Kovalyov fitted well within this paradigm. As his biographer Emma Gilligan writes, his “morality was founded on a rational philosophy that stemmed from a scientific worldview and he shared the enlightenment practice of questioning authority.” His views were “rationalistic humanism … with their emphasis on positive law.” Kovalyov’s “scientific worldview” and “rationalistic humanism” rendered him a cosmopolitan who valued individual humans more than social constructs such as nations. He described himself as an “anti-patriot”. As we shall see, this proved to be his eventual undoing.
After losing his job at Moscow State University, he worked at an experimental fish hatchery in Kalinin (Tver) before being arrested and imprisoned in 1974. His arrest owed itself to the two years he spent editing The Chronicle of Current Events, an underground publication that surveyed abuses of human rights in the Soviet Union, including the Soviet practice of locking dissidents up in psychiatric hospitals on the spurious grounds that they were insane. It was this work that would rightly entrench Kovalyov’s reputation as a courageous defender of human rights and individual liberty.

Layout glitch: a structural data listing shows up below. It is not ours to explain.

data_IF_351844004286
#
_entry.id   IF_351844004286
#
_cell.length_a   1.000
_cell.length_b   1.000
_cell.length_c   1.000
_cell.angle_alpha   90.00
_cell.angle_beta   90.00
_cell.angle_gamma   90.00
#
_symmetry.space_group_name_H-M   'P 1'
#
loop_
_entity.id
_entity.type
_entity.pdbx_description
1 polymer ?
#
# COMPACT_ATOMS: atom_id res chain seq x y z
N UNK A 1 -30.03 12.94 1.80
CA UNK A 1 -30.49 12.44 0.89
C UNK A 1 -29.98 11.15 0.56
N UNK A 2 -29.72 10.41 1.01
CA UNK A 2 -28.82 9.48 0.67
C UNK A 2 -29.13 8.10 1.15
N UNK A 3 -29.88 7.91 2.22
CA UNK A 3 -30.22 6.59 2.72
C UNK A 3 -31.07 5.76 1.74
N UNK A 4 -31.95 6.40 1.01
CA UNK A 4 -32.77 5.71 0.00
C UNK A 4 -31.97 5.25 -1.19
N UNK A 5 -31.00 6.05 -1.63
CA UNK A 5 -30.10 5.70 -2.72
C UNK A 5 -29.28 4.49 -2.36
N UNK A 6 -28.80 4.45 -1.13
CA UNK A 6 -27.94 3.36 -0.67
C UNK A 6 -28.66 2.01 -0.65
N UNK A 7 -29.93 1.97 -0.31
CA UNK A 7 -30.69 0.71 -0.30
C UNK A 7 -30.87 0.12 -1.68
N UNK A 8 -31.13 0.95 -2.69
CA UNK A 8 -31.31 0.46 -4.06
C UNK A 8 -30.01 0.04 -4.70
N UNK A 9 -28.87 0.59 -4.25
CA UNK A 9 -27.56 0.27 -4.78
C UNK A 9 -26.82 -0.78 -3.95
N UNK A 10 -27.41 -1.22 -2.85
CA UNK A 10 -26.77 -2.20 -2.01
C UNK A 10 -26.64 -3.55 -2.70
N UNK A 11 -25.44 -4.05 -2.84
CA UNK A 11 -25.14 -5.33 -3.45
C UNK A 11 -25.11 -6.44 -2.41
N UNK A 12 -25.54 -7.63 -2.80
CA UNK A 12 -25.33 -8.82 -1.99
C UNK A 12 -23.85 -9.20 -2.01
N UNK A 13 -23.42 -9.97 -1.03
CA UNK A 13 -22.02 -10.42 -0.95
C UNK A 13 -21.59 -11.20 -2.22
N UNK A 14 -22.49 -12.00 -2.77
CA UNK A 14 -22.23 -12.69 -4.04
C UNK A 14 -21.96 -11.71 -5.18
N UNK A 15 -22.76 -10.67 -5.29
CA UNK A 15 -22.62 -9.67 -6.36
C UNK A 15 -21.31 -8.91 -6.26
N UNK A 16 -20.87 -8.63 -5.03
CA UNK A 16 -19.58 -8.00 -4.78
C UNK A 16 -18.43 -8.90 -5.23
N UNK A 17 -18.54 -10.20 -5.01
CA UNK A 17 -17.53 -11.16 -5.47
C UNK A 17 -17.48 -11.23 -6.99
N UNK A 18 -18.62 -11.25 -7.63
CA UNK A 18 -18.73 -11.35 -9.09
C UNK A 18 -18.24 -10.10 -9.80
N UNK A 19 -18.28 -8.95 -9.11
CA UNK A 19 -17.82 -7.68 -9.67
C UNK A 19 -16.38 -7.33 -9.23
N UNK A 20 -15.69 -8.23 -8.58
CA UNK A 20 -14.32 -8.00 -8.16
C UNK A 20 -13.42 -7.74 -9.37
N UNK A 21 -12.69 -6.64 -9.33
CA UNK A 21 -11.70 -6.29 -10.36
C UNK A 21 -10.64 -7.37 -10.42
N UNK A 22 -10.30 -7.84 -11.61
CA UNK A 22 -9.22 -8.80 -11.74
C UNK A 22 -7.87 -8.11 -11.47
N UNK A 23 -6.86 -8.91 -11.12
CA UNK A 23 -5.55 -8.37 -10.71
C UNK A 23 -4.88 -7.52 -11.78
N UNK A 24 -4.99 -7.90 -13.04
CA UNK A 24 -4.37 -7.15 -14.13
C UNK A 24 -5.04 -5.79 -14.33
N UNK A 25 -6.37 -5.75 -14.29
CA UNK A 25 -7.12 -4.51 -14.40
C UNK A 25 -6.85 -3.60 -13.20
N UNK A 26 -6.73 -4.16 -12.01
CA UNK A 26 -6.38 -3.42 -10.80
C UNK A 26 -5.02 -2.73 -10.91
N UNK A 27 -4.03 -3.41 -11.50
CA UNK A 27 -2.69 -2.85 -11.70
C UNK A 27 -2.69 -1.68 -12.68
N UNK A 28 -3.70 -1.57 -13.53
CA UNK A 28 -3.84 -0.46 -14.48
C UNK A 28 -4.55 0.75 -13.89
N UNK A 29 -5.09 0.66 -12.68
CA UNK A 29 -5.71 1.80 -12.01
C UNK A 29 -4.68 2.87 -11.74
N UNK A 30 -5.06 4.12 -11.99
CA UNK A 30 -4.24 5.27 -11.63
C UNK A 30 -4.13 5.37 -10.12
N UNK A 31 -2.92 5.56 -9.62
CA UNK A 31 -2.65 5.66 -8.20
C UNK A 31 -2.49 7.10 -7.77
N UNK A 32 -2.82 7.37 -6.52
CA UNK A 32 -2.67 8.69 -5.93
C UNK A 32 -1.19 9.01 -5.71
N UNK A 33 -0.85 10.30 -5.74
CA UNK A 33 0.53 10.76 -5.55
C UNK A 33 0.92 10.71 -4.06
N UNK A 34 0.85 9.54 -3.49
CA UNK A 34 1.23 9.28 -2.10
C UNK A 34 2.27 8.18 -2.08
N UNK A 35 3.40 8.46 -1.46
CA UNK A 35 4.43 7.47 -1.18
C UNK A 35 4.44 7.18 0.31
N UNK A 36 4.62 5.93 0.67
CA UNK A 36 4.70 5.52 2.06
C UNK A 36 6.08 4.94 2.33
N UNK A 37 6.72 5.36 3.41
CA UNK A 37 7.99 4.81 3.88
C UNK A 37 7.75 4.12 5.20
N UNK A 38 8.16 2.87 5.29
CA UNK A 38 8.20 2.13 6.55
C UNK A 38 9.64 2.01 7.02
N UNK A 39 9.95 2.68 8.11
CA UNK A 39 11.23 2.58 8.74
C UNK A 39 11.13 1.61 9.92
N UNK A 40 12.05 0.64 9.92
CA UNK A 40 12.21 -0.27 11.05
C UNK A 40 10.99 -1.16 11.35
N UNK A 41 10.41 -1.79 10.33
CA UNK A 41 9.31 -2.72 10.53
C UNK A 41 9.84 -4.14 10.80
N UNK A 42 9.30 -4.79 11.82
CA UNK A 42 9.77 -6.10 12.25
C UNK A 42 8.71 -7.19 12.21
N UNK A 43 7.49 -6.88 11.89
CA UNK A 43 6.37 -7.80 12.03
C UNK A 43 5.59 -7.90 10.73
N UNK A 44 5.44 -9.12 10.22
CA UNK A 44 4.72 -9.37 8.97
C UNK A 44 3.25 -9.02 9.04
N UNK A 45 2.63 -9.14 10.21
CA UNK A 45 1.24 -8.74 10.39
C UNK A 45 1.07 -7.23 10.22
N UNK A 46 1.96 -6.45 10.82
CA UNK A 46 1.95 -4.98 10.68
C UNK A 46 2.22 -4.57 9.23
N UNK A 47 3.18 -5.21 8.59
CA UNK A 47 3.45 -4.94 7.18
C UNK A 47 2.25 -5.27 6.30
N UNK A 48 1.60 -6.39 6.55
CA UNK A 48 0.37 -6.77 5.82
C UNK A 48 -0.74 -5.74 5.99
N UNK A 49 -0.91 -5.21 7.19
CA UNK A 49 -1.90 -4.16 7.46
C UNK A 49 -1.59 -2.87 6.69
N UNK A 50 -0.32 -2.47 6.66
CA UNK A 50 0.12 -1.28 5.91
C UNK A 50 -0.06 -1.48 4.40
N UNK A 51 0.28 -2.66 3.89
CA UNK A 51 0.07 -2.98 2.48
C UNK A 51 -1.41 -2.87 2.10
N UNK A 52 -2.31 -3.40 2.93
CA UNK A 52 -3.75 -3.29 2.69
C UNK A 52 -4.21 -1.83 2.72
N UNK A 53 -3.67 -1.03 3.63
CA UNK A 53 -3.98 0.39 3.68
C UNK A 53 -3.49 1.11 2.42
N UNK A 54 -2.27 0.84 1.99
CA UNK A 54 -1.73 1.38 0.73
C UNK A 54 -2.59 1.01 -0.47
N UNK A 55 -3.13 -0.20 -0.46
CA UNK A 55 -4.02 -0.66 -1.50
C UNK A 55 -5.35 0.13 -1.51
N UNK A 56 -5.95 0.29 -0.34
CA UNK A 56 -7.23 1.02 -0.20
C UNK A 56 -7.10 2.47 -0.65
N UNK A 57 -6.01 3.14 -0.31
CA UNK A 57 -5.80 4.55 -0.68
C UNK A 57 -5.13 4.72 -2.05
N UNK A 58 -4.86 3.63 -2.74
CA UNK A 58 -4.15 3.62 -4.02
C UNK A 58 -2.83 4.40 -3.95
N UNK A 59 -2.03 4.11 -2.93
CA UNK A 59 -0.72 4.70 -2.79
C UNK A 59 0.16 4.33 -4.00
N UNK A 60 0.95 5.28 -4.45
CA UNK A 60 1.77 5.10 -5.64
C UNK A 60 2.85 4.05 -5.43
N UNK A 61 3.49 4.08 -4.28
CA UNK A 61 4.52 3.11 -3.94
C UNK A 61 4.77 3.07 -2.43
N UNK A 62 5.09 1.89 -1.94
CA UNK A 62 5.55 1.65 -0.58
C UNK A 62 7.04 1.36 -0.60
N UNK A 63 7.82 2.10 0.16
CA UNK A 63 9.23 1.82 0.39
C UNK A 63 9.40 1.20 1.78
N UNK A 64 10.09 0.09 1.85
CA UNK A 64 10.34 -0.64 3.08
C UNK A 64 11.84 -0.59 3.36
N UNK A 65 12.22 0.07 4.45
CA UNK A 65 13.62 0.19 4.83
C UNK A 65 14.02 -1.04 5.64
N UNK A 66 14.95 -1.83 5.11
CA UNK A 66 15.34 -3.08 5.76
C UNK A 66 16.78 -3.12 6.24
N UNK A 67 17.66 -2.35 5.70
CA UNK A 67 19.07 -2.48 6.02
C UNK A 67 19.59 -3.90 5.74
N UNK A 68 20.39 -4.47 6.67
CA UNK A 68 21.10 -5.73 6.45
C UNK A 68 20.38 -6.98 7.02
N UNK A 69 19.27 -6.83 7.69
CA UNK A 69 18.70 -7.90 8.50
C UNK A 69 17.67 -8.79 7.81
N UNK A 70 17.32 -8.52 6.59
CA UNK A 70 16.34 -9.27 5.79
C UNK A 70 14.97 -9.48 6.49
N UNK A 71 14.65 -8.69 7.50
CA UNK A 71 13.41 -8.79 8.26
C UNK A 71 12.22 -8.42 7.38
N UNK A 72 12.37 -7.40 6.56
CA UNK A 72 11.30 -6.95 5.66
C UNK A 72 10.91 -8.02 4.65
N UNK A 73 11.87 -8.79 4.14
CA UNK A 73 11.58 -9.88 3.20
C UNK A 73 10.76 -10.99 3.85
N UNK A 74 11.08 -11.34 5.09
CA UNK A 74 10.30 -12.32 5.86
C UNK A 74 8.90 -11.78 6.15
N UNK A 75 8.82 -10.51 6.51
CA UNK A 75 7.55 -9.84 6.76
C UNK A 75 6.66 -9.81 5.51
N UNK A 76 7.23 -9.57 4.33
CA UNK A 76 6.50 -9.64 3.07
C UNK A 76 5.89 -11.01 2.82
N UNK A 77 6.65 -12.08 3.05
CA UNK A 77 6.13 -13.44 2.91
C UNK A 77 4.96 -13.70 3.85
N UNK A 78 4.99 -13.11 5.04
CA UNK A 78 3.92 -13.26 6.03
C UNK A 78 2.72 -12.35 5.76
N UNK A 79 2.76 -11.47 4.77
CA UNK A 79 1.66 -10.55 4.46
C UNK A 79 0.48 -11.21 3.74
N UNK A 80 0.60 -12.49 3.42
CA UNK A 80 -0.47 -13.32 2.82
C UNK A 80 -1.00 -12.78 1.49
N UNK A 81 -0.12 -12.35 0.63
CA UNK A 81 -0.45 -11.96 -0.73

After seven years in a strict-regime prison camp, and three years of internal exile, Kovalyov was freed in 1984, just in time for the start of Mikhail Gorbachev’s perestroika one year later. His attitude to perestroika put him at the more moderate end of the dissident spectrum. This had been true even when editing The Chronicle, when as Gilligan says, “Kovalyov argued against … a simple line between ‘us and them’.”